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Skippy the Bush Kangaroo turns 50 and is still one of Australia’s most successful TV shows

Jamie Duncan, February 19, 2018 8:02PM Herald Sun

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Skippy starring in the TV show with actor Garry Pankhurst. media_cameraSkippy starring in the TV show with actor Garry Pankhurst.


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Have you ever wondered why adults call every kangaroo Skippy?

It’s because of a small TV show called Skippy the Bush Kangaroo, which was created 50 years ago and became one of Australia’s greatest television success stories.

Skippy starred Ed Deveraux as park ranger* Matt Hammond and was supported by Garry Pankhurst as his 10-year-old son Sonny, Ken James as his elder son Mark, Tony Bonner as helicopter pilot Jerry King and Liza Goddard as Clancy Merrick, who stayed with the Hammonds to pursue music studies after her ranger dad had to move for work.

But the star of the show was Skippy, a female eastern grey kangaroo — and she was pretty remarkable.

Actor Gary Pankhurst with kangaroo in scene from TV programme |Skippy|. media_cameraActor Gary Pankhurst with a kangaroo in a scene from Skippy.

Capable of almost thinking like a human, she could understand everyone, open doors, carry things in her pouch, cross streams on narrow logs, stop villains, rescue lost bushwalkers, untie ropes, collect the mail and even operate the radio.

It was common for Skippy to make a ‘click, click, click” sound to alert the Hammonds to someone in danger and they’d say something like: “What’s that, Skip? There’s a man trapped down a mine ….”

Skippy befriended* Sonny following the death of his mother, and was an inseparable* part of the Hammond family.

Melbourne television historian* Chris Keating says Skippy was modelled on an American TV favourite.

“It was based reasonably heavily on Flipper. If you look at the storylines, you’ve got a widower* father with two sons working as a park ranger and you’ve got an animal that’s smarter than any of them. It’s basically the same format with a dolphin transplanted* for a kangaroo,” he says.

News/Personality/entertainment. 16/8/1969. Skippy, the bush kangaroo, star of the eponymous Australian TV series, was surrounded by young and not so young admirers soon after her arrival at Brisbane Airport. Her trainer-manager Scotty Denholme carried her through the crowd. Neg/no RP4093-12 Picture by Jim Fenwick. The Courier-Mail Photo Archive. media_cameraSkippy, the bush kangaroo, star of the TV series, was surrounded by young and not so young admirers soon after her arrival at Brisbane Airport in 1969.

Skippy debuted* in February 1968 on Channel 9 in Melbourne and Sydney in the prized 7pm timeslot – and it took off like a rocket.

Skippy was a worldwide hit, even cracking the American market on 160 stations.

“Once it got into syndication*, it spread like wildfire. It just exploded, and it was the first Australian show to have a heavy range of merchandising* as well,” Mr Keating says.

”They had their own books. They had badges and buttons. You could get special Skippy bank accounts at one of the banks. There was a club, there were outings. Dolls, books, quite a few records, dinner plates, Thermos flasks. It was incredible.”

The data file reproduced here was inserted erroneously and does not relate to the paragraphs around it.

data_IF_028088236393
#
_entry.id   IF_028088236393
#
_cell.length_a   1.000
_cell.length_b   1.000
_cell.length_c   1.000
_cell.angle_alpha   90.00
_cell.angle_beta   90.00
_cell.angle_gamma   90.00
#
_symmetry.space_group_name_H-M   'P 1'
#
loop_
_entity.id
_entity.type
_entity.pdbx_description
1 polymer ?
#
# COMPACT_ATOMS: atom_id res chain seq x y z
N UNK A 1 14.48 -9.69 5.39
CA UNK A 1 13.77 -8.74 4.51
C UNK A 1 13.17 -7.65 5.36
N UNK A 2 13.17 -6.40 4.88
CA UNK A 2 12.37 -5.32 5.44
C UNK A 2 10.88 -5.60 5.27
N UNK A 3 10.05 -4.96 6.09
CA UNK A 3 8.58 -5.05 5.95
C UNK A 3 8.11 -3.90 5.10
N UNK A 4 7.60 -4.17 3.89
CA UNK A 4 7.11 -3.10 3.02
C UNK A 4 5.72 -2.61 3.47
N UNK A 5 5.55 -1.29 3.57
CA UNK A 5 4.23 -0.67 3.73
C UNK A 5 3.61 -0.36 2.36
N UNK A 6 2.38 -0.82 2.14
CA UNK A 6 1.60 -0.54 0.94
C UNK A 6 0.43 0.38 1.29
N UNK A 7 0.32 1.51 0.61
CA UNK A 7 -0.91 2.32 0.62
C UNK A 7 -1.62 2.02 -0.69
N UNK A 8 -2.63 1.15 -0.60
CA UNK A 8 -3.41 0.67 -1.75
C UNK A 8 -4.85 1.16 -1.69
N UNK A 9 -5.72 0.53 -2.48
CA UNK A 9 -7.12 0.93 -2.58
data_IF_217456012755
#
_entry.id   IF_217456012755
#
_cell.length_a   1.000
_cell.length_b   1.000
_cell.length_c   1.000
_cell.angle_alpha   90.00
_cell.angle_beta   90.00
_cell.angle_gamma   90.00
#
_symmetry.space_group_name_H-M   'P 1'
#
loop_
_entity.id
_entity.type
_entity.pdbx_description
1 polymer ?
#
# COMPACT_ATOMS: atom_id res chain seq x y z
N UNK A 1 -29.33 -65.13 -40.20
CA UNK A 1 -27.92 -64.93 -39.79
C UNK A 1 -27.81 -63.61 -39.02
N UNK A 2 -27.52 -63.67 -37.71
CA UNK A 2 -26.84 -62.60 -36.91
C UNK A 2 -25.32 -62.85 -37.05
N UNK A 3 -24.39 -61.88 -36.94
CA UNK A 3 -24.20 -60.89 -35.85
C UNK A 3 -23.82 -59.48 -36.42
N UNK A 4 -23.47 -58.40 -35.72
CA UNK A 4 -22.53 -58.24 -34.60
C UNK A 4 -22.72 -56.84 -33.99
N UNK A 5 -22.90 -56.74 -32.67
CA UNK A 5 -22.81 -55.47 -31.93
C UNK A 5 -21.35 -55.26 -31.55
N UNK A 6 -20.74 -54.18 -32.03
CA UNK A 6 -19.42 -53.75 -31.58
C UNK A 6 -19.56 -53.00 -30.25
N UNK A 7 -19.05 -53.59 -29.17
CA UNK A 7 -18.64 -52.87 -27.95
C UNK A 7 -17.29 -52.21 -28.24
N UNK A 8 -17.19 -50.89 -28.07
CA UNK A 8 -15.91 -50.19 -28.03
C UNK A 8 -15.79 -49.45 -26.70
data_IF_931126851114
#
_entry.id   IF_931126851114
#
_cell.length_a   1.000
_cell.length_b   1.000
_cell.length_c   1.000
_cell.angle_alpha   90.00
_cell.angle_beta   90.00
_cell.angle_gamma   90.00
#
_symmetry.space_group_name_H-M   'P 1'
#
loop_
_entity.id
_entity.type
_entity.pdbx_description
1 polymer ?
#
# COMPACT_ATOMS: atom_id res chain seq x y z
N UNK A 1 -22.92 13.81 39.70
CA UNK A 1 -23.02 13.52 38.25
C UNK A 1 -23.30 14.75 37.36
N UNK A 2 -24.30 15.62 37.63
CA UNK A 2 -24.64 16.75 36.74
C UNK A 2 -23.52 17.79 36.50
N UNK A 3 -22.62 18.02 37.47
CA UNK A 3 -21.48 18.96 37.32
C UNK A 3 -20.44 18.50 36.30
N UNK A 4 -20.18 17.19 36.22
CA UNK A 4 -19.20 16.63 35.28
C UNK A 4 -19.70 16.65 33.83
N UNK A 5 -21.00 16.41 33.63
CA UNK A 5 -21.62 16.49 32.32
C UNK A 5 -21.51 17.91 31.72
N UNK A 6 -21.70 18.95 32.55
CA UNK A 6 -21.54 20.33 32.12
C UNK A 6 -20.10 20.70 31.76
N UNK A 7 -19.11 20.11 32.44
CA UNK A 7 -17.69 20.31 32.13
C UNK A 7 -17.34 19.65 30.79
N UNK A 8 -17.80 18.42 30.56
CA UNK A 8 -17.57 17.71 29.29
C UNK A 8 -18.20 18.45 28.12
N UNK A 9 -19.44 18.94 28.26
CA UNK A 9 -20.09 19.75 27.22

A Skippy dinner plate listed on gumtree media_cameraA Skippy dinner plate.

In all, 91 episodes of Skippy were made until March 1970.

Does all this talk about the show make you feel like watching an episode of Skippy? You still can. Skippy is still on TV each week in the early hours of the morning on Channel 9.


park ranger: a person in charge of a park

befriended: made friends with

inseparable: always together

historian: someone who studies the history of something

widower: a man whose wife has died and he hasn’t remarried

transplanted: move to another location

debuted: show in public for the first time

syndication: the sale of a program for broadcasting by lots of TV stations

merchandising: branded products used to promote something or someone



1. Know the characters

Write a quick profile for each of the characters in Skippy the Bush Kangaroo. Include the name of each character, who they were played by and a sentence or two about them. Make sure each of your profiles follows a consistent format.

Extension: Draw a diagram that is similar to a family tree that shows the relationships between all of the characters.

Time: Allow 20 minutes

Curriculum links: English

2. The modern day Skippy

Write a script for a modern day episode of Skippy the Bush Kangaroo. Include the same characters as mentioned in the article and make sure the plot fits in with the original type of storylines used, but also include some things that make it clear that it is the year 2018. Perhaps the characters are using modern technology or mention a current celebrity or trend.

Extension: If Skippy were to become a popular show again, what type of modern merchandise do you think people would buy? Make a list.

Time: Allow 40 minutes

Curriculum links: English, History


After reading the article, with a partner, highlight all the openers you can find in blue. Discuss if they are powerful and varied openers or not. Why do you think the journalists has used a mix of simple and power openers? Would you change any, and why?


Please do not use one-word answers. Explain exactly what you enjoyed about the article. Use lots of adjectives.

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